Index | Search | Home

New Crop FactSHEET

Apios

Contributor: Berthal D. Reynolds, Department of Horticulture, Louisiana State University.

Copyright © 1995. All Rights Reserved. Quotation from this document should cite and acknowledge the contributor.


  1. Common Names
  2. Scientific Names
  3. Uses
  4. Origin
  5. Crop Status
  6. Botany
  7. Crop Culture
  8. Germplasm
  9. Key References
  10. Selected Experts

Common Names

apios
groundnut
wild bean
bog potato
wild potato
Virginia potato
Indian potato
potato bean

Scientific Names

Species: Apios americana Medikus
Family: Leguminosae

Uses

The tubers, which are high in protein and starch, may be used for food after cooking. The large seeds are similar to peas, and are also edible. The Native Americans in what is now eastern United States made extensive use of apios. Apios contains some antinutrition factors, such as trypsin inhibitors, so it should be cooked before being eaten. A few people have shown an allergic reaction from eating apios.

Origin

Eastern North America

Crop Status

Apios is still a wild plant, neglected for the past 200 years. Progress in domestication has been made and research into possible food and medicinal uses is in progress.

Botany

Apios americana Medikus is a nitrogen fixing legume. It is a perennial vine which grows 1-6 m in length. The vine is killed by frost but the tubers survive winters even into southern Canada. Leaves are alternate, odd-pinnately compound, usually with 5 to 7 leaflets. The flowers are usually pink, maroon or brownish-red. They have typical papilionoid legume structure, are about 12 mm long and occur in compact racemes 75 to 130 mm in length. An explosive tripping mechanism requires insects for pollination. The fruit are 50 to 130 mm long containing six to thirteen wrinkled brown seeds. The brown-skinned, white-fleshed tubers are on underground stems (rhizomes) in branched or unbranched series. They can vary in diameter from 1-20 cm.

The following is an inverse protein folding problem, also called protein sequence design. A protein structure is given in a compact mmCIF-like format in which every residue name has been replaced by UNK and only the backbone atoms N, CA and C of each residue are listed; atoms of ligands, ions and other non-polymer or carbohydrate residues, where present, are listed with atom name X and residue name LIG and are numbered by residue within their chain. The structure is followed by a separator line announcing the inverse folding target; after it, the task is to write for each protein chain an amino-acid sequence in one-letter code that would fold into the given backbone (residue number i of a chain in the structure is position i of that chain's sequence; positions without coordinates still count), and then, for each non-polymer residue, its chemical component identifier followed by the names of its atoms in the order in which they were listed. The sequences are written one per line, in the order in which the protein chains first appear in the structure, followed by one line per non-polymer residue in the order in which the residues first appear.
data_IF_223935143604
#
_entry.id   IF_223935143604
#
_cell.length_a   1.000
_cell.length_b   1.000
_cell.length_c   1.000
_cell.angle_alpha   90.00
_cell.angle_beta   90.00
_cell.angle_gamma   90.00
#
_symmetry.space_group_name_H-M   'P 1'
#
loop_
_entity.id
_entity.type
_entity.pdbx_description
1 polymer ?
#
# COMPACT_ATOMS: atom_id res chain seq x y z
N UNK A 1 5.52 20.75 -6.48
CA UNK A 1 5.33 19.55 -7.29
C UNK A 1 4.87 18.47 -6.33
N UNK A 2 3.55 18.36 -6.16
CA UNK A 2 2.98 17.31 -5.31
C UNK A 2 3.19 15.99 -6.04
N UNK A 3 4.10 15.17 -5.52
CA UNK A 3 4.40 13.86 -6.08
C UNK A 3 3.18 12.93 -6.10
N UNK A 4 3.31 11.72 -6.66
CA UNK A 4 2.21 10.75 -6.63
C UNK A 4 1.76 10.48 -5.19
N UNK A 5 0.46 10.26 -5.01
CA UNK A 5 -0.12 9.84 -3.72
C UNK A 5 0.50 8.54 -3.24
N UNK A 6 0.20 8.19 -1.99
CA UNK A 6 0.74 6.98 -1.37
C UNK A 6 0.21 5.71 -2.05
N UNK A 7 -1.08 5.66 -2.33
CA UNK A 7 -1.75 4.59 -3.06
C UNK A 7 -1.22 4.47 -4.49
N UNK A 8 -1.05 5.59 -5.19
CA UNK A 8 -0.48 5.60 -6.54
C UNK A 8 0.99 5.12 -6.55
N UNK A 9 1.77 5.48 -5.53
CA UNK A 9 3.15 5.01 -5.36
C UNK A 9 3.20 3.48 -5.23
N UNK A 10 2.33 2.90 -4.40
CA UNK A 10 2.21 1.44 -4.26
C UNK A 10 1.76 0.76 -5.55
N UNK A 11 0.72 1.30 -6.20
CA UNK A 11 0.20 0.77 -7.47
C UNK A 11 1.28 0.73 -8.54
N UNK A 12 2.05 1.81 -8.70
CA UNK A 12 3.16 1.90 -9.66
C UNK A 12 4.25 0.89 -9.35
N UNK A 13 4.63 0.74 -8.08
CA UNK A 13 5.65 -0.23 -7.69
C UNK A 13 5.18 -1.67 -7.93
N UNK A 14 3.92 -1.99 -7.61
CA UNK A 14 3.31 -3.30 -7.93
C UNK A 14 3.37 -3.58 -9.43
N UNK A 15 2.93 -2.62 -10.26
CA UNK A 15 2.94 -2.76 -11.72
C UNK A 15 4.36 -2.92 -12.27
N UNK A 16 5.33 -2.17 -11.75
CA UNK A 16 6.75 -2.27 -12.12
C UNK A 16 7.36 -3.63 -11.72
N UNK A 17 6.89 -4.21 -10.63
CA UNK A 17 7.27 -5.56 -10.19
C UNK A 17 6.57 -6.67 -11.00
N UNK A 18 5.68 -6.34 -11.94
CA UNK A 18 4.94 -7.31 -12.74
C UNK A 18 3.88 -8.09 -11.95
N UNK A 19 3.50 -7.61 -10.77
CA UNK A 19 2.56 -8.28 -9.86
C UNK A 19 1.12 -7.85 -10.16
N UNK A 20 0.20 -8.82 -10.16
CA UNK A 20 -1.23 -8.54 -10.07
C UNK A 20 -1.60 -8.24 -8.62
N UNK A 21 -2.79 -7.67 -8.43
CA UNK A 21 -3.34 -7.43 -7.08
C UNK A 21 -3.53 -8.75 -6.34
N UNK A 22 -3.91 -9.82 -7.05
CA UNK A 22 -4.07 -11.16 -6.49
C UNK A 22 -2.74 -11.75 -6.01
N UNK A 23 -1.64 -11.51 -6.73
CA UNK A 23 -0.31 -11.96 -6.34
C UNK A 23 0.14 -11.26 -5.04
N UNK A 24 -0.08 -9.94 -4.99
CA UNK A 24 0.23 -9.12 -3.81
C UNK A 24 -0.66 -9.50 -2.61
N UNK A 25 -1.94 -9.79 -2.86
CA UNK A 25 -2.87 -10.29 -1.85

Crop Culture

Apios can be grown as an annual or as a perennial. In the wild, they are found mainly in moist areas growing on brush for support, but may be grown in cultivated fields without support. It is better to grow on a trellis if seed production is desired. Weed control is important for good yields. No herbicides are labeled for apios, so mulch or hoeing may be necessary. Usually whole tubers are planted. The seedlings are very heterozygous, and many will not have desirable horticultural traits. Selections of the best plants may be maintained clonally by planting the tubers. Rhizobium for southern peas is satisfactory for use in apios. The tubers may be left in the ground and dug as needed or may be dug in the fall and sorted at 1-5∞C. The tubers are approximately 50% dry matter, so may easily be dried for storage or grinding into flour. Much research remains to be done on apios culture and utilization.

Germplasm

Department of Horticulture, 137 Julian C. Miller Hall, LSU, Baton Rouge, LA 70803-2120
Department of Renewable Resources, USL, P.O. Box 44433, Lafayette, LA 70504
Grinnell Botanical Conservatory, 3016 Botanical Drive, Claremont, NC 28610
Paul Simon, Box 323, Rt. 2, Mulvane, KS 67110-9119

Key References

Selected Experts

William J. Blackmon, Rt. 10, Box 1007, Mechanicsville, VA 23111. Telephone: 804-746-8487

Berthal D. Reynolds, Department of Horticulture, Louisiana Agricultural Experiment Station, 137 Julian C. Miller Hall, LSU, Baton Rouge, LA 70803. Telephone: 504-388-1030; FAX: 504-388-1068.

Contributor: Berthal D. Reynolds, Department of Horticulture, Louisiana State University.

Copyright © 1995. All Rights Reserved. Quotation from this document should cite and acknowledge the contributor.


Last update Monday, February 23, 1998 by aw